Dr. Al-Aly speaks about recent JASN article: "Particulate Matter Air Pollution and the Risk of Incident CKD and Progression to ESRD"

By ASN Staff

A recent study was published online in the Journal of the American Society of Nephrology (JASN) entitled “Particulate Matter Air Pollution and the Risk of Incident CKD and Progression to ESRD” on September 21, 2017.

JASN has provided full access to the study. Please access it on the JASN website.

To get a behind-the-scenes look into the recent study, Kidney News Online asked Dr. Ziyad Al-Aly, the senior author and director of the Clinical Epidemiology Center at the VA Saint Louis Health Care System to answer several questions about the findings and what they mean for the future.
 

1. How would you briefly describe the findings of this study?

We used data from the environmental protection agency to evaluate the relationship between exposure to air pollution and risk of development of kidney disease in a cohort of 2.5 million US Veterans followed for 9 years. The findings show that there is a significant relationship between exposure to air pollution and the risk of developing kidney disease and its progression to end stage kidney disease. We also saw that there was no safe level of air pollution, even levels below the EPA threshold of 12 microgram/m3 were associated with risk. We then repeated all the analyses using NASA satellite data (in lieu of EPA data) and we saw the same exact results.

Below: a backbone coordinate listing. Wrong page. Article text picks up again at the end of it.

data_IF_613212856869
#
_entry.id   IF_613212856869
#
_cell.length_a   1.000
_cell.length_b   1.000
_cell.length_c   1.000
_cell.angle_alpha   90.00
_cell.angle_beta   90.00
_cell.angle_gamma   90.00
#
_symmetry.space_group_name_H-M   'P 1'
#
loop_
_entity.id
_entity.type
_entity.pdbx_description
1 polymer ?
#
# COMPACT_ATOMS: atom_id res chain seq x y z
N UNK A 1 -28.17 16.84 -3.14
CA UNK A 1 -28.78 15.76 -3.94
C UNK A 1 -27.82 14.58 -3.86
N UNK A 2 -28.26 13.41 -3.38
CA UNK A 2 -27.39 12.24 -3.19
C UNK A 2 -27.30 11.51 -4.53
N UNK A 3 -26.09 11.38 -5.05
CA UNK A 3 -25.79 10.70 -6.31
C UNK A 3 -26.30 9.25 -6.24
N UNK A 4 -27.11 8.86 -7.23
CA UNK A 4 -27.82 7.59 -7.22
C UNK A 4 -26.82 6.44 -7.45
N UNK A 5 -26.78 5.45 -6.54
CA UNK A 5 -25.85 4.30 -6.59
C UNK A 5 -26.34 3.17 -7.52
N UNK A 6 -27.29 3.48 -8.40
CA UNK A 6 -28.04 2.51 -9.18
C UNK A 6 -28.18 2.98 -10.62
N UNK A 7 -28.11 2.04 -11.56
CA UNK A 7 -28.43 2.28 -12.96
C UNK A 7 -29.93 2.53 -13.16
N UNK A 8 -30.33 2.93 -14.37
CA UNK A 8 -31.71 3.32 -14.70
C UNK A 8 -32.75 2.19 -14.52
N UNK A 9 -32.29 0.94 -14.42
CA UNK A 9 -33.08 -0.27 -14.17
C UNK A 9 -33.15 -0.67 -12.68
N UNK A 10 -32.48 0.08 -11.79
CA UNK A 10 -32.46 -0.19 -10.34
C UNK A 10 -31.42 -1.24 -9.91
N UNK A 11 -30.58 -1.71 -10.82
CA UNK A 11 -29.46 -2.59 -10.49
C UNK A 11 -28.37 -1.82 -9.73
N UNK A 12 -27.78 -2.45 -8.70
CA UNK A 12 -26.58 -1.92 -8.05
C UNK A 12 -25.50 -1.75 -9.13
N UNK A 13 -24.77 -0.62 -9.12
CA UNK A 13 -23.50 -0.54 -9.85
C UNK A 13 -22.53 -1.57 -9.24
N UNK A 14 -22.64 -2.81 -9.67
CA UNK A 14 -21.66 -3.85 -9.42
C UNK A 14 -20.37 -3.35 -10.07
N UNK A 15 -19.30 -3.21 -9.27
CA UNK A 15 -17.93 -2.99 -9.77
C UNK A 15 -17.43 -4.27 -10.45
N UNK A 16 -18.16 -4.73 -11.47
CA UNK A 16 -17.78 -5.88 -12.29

2. What do you believe is the importance of the findings?

The findings matter because they tell us for the first time that air pollution is a risk factor for development and progression of kidney disease. This may explain why kidney disease is so prevalent in some areas of the US and also globally, and may help us better understand the contribution of air pollution to global epidemiology of CKD.

 

3. And for which groups does it matter? Kidney disease patients, the general public, physicians?

It matters to every person who breathes air. It matters to all of us. It matters to people with kidney disease and to those who want to avoid having kidney disease, it matters to physicians, to scientists, to policy makers, to government officials, and to public health officials. 

 

4. What affect do you think your team’s proof of these findings will have on the future of polluting or treating patients?

We think the findings will:

a) promote awareness of air pollution as a risk factor for kidney disease,

b) help us identify hot spots around the world where air pollution is driving some of the epidemiology of kidney disease,

c) the findings will help spur action among relevant stakeholders both in the US and globally to motivate further improvement in air quality,

d) the findings also challenge the EPA recommended level of 12 microgram/m3, and suggest that no level is safe, providing ground for downward revision of the EPA level. 

 

If you have any further questions on this study or the broader topic, please contact info@kidneynews.org, or Dr. Al-Aly directly at zalaly@gmail.com.

 

DOI: 10.1681/ASN.2017030253